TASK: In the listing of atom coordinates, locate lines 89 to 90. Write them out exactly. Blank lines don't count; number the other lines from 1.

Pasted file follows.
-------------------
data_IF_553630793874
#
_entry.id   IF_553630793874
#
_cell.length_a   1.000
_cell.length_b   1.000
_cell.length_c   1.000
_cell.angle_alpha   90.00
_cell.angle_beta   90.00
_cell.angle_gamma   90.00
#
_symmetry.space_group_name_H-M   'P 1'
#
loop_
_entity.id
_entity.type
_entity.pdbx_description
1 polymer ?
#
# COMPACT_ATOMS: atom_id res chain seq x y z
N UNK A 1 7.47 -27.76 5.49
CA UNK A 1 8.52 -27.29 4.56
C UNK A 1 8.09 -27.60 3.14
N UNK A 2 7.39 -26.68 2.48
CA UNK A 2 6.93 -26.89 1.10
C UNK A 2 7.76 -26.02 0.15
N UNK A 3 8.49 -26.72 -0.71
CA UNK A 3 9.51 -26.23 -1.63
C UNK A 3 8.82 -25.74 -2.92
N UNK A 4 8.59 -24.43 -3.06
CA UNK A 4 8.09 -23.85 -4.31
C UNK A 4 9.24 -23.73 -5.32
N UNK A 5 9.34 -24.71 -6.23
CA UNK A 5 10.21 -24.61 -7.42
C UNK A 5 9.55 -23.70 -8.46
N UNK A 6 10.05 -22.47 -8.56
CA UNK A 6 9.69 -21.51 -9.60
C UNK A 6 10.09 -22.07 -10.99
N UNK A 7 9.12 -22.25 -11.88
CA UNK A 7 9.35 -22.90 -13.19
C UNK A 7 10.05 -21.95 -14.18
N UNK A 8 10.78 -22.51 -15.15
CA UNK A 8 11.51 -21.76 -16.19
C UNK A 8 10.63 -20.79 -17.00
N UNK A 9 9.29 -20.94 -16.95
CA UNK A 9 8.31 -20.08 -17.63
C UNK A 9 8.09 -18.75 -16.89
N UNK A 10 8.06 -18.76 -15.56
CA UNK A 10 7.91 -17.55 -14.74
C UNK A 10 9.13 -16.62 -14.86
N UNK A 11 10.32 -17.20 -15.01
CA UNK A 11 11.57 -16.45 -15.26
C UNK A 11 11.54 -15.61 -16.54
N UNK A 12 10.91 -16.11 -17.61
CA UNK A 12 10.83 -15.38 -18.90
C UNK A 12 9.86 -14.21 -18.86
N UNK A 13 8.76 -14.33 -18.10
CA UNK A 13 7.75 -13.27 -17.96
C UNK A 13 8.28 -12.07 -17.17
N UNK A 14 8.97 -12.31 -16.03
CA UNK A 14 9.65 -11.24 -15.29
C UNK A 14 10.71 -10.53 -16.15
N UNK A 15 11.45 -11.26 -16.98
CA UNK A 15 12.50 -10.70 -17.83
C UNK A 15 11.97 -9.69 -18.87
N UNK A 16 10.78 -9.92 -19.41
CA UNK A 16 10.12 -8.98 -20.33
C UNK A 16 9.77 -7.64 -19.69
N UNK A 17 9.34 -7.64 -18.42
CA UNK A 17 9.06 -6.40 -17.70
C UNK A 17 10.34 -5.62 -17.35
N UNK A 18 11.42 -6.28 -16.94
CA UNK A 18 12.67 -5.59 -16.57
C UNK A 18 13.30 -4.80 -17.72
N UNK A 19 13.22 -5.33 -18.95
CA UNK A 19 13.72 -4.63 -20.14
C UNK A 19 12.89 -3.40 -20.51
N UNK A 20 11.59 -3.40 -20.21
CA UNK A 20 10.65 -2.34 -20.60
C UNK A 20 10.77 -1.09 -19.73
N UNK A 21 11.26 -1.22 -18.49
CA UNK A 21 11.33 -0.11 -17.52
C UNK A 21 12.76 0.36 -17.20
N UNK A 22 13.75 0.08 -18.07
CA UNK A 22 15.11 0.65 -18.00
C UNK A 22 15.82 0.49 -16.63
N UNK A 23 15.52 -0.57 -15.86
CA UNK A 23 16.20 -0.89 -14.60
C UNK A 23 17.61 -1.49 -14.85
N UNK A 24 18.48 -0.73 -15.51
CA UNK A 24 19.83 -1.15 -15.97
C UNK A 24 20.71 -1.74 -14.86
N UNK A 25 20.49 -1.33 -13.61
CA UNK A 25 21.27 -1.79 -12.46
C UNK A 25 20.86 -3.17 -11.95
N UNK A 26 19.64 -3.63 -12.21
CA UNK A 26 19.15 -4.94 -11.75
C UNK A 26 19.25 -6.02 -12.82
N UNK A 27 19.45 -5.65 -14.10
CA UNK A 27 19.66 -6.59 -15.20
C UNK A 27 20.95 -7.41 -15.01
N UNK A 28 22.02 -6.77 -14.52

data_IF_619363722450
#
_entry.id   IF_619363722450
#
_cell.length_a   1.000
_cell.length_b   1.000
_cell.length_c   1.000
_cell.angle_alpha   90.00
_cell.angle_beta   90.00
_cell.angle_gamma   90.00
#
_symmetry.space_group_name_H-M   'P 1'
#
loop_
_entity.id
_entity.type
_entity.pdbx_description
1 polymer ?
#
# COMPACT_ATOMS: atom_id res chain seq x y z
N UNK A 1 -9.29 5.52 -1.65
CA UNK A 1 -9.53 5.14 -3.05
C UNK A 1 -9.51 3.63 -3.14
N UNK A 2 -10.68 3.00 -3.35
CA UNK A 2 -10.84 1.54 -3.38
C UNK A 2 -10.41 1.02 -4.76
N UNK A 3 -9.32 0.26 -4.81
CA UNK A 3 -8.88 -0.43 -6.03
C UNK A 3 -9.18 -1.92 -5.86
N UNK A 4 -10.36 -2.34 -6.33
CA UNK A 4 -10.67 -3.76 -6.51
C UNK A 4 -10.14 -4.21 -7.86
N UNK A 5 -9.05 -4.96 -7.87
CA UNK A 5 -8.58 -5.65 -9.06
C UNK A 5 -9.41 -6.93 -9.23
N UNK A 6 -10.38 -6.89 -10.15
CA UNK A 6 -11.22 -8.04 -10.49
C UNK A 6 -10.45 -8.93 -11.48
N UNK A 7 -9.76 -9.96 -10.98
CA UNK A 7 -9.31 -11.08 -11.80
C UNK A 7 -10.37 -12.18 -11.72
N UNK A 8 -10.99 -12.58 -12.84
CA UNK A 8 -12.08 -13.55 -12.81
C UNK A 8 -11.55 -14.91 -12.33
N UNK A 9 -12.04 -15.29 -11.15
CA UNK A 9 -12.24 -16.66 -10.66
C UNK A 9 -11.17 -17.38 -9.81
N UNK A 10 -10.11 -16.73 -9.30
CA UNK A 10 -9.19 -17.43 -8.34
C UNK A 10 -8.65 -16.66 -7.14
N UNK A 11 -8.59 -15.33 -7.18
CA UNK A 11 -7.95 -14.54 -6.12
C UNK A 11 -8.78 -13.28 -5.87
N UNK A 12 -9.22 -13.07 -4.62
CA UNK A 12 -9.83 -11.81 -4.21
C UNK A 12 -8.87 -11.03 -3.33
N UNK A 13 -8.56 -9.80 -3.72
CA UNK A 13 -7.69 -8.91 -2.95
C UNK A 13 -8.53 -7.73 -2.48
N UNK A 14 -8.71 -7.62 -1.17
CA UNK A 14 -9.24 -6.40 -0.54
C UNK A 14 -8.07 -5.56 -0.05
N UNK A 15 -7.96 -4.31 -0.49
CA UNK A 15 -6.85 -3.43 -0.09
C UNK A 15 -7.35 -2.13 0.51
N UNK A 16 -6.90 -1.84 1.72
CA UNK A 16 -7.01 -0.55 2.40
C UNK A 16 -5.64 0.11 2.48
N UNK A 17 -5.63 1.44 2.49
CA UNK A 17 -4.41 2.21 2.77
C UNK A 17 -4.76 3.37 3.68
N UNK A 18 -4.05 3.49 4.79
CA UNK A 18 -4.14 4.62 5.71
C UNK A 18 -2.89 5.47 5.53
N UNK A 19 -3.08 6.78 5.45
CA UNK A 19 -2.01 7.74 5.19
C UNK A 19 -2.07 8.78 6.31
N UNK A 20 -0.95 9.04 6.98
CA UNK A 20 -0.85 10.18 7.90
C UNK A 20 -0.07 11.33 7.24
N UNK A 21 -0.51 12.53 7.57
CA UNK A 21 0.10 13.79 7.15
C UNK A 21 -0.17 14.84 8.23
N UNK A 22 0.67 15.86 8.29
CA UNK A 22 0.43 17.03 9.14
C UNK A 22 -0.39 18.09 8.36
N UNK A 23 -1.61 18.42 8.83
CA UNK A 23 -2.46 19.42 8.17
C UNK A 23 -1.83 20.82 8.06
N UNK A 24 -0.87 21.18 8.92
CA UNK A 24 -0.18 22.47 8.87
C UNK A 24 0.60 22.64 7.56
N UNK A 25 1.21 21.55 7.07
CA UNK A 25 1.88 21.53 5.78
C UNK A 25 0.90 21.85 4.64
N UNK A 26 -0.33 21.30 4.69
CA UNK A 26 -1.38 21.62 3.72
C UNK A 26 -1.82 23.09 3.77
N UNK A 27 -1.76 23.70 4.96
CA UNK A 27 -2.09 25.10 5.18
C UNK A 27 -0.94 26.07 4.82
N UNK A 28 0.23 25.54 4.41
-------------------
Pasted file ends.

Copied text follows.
C UNK A 23 17.61 -1.49 -14.85
N UNK A 24 18.48 -0.73 -15.51